Why do we treat Stormwater? What is the big deal? Polluted Stormwater systems is the second highest contributor to water pollution today. Harmful chemicals and waste are washed into our waterways through surface runoff and, if untreated, can cause irreversible harm to our environment and the marine life that exists in it. Heavy metals, plastic waste, harmful chemicals, nutrients and organic material, heavy sediment loads, oils and grease all seep into out waterways without any form of defense. Stormwater treatment is the only solution to preventing this water pollution and protecting our marine life and ecosystems.

Storm water is water that is produced from rain, and possibly melting snow and ice, which flows over solid surfaces,  capturing gross pollutants, sedimentation, nutrients, heavy metals and a wide range of other pollutants. The majority of this water infiltrates into the soil, or evaporated or run off and enter nearby waterways. In natural areas, free from construction, buildings, motorways and agriculture etc. the water just soaks and absorbs into the soil or evaporates. In developed areas, not only does the range and concentrations of pollutants grow and grow, but the areas in which the water is usually absorbed or evaporated is removed, the storm water is funneled through stormwater drainage systems and directly into our rivers, streams and waterways. The natural processes of stormwater removal such as  infiltration evaporation and filtering are greatly reduced, causing the concentrations and size of pollutants entering our waterways to drastically increase.

Stormwater treatment and management is about protecting our environment. When we develop stormwater treatment systems we are designing ways in which to protect our environment, and rid our environment and ecosystems of pollution and contamination. Hence the need for these systems is vital for our environment and ecosystems health and prolonged life. From  gross pollutant traps which remove larger plastics, debris and sedimentation from our waterways, keeping our oceanic and water ecosystems protected from the well-known dangers of  ocean and marine life coming into contact with plastics, to our  tertiary treatments to remove heavy metals, organic nutrients and colloidal fine particles from our water systems and prevent from poisoning the environment. If the management of stormwater is conducted properly, with effective and efficient technologies in place, we can improve our water ecosystems and effectively lengthen our environments life.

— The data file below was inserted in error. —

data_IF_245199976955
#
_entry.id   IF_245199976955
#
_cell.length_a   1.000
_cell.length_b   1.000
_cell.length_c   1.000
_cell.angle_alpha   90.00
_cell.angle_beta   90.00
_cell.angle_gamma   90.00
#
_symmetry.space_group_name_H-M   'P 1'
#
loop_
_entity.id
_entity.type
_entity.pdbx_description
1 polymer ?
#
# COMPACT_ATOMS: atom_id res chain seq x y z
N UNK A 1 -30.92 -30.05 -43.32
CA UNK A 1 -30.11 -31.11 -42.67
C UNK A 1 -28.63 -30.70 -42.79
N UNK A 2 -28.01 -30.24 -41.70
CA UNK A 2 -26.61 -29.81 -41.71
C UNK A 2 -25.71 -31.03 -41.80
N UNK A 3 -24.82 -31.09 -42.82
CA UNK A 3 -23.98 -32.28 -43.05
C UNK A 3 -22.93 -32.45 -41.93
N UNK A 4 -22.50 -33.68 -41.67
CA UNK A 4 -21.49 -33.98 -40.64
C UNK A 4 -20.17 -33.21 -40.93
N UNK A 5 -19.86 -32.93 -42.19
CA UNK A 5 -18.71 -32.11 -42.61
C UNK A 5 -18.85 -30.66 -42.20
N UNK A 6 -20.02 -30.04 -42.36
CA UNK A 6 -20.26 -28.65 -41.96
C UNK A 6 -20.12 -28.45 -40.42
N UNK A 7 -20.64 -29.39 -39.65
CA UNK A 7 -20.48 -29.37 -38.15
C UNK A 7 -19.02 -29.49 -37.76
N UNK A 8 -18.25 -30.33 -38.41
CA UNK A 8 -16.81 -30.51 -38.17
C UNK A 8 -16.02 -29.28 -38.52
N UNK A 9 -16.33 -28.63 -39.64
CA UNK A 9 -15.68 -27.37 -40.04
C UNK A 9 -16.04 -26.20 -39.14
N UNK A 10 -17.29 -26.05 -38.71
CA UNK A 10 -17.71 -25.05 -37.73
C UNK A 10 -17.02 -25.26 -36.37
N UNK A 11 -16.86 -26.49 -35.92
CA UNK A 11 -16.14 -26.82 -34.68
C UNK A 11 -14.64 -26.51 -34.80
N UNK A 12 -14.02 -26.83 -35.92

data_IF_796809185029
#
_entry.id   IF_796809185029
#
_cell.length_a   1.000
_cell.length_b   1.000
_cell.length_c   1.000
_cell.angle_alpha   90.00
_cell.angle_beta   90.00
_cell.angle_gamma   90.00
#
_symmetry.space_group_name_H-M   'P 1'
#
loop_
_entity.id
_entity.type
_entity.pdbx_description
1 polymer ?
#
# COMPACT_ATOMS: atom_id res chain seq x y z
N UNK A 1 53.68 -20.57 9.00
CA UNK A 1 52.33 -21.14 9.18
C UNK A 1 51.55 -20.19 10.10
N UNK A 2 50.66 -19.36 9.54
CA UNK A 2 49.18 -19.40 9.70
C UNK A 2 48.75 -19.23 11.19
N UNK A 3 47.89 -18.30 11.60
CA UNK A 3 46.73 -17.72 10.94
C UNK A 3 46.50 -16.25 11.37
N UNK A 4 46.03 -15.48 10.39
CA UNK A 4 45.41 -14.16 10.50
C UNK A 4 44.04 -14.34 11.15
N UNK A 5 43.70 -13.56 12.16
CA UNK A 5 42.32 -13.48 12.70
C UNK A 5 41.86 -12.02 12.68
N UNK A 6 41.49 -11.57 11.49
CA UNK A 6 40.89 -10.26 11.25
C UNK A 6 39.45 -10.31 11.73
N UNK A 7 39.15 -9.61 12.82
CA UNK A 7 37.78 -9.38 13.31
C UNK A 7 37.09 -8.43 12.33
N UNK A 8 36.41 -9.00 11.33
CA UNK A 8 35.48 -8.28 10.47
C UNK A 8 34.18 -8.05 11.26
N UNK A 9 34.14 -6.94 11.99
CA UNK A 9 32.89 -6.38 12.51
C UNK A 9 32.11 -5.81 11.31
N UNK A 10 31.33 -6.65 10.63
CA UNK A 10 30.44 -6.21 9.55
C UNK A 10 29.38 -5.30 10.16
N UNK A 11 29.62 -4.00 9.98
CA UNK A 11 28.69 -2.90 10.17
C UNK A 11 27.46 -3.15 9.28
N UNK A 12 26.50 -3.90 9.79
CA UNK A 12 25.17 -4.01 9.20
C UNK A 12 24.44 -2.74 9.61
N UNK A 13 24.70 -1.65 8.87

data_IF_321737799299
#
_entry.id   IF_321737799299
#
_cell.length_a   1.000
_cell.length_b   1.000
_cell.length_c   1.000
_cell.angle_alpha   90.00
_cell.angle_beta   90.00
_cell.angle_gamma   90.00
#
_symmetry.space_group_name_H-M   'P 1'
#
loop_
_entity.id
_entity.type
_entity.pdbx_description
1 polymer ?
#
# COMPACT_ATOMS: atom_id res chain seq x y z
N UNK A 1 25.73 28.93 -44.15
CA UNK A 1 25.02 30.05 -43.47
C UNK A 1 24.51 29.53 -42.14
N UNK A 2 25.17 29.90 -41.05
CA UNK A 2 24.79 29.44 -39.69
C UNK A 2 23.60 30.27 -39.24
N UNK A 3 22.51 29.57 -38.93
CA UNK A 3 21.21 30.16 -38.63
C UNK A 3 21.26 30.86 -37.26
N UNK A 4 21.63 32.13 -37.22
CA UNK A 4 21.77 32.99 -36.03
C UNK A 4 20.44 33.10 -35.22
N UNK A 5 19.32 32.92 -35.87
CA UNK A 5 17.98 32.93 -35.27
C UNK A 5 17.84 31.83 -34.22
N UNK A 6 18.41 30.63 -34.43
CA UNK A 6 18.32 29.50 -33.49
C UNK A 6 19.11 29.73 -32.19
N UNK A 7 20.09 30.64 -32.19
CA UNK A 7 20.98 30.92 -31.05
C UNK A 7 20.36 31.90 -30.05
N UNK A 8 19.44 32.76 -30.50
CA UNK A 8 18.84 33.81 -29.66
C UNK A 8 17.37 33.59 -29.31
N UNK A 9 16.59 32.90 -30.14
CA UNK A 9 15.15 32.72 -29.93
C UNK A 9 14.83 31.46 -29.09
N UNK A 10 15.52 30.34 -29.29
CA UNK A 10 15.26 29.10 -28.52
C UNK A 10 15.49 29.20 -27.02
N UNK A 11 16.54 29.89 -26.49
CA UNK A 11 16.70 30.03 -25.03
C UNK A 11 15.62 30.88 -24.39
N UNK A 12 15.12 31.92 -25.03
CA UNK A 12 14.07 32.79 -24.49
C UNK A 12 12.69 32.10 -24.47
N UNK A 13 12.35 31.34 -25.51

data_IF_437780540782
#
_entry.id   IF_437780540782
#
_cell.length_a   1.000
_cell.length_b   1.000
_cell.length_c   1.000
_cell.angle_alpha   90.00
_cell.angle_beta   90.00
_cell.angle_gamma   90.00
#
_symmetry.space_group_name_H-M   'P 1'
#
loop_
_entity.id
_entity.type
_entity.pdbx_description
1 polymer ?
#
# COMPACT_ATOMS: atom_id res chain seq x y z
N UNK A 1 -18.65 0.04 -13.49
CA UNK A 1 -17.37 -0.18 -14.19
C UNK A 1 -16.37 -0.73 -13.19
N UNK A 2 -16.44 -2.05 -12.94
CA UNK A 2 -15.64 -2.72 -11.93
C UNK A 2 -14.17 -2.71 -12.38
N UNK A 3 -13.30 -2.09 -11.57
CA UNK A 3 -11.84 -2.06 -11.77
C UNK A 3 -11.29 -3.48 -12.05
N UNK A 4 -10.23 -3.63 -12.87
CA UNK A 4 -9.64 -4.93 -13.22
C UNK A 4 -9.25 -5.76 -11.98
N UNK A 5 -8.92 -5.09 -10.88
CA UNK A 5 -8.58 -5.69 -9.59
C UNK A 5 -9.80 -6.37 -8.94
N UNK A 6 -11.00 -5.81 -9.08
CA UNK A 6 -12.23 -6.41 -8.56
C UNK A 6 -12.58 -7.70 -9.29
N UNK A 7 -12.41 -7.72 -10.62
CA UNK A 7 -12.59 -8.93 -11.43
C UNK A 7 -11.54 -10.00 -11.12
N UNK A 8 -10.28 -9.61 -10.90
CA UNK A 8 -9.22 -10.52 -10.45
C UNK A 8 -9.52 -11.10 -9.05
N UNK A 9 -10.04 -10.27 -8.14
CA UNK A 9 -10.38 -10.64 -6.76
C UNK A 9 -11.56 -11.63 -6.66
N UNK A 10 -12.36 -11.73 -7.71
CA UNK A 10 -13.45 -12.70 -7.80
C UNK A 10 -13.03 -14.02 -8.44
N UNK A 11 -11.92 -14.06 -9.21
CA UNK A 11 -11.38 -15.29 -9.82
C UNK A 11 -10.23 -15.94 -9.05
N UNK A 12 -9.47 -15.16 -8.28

Not only does proper stormwater treatment and management protect our environment, it also has several other benefits that are less widely known. These management systems can reduce flooding to protect people’s lives and properties, reduce the demand on public stormwater drainage systems, support healthy streams and rivers, and create healthier, more sustainable and viable communities. Effective stormwater management provides not only vital environmental benefits, it also provides social, economic and communal benefits.

It’s important in society to maintain a clear image of the bigger picture. As our society continues to grow in population and city size, we increase the area covered by impervious and non –absorbent surfaces that do not allow infiltration and absorption and in turn increase the amount of polluted runoff.  We must continue to implement these stormwater treatment technologies not for just the current benefit, but also for the future and more vital benefits.

So it is a Big Deal. It is Important, it is vital, it is necessary. Stormwater treatment and management is a must as we continue to develop and grow.

Written by Nathan D. Raco, in partnership with ProtectorStormwater management Solutions

When considering what are the best processes for treating stormwater runoff in a certain application, it is vital to consider the various forms of contaminants that are produced in these areas, as well as the environment in which the application is to be placed in. Carpark developments have the tendency for high levels of oils, gross pollutants from high foot traffic, hydrocarbons and heavy metals produced from cars and rooftops. These areas need to be thoroughly treated for discharge back into the environment, as usually is the requirement for water treatment in these areas. Hence the tertiary treatment systems in conjunction with gross pollutant traps are required for these areas, with all of the protector tertiary designed systems removing the required contaminants that are produced from these areas.

The processes best used for carparks as their applications include:

  • Gross Pollutant traps
  • Gravity separation
  • Coalescence
  • Adsorptions
  • Attachment and interception
  • Sedimentation
  • Precipitation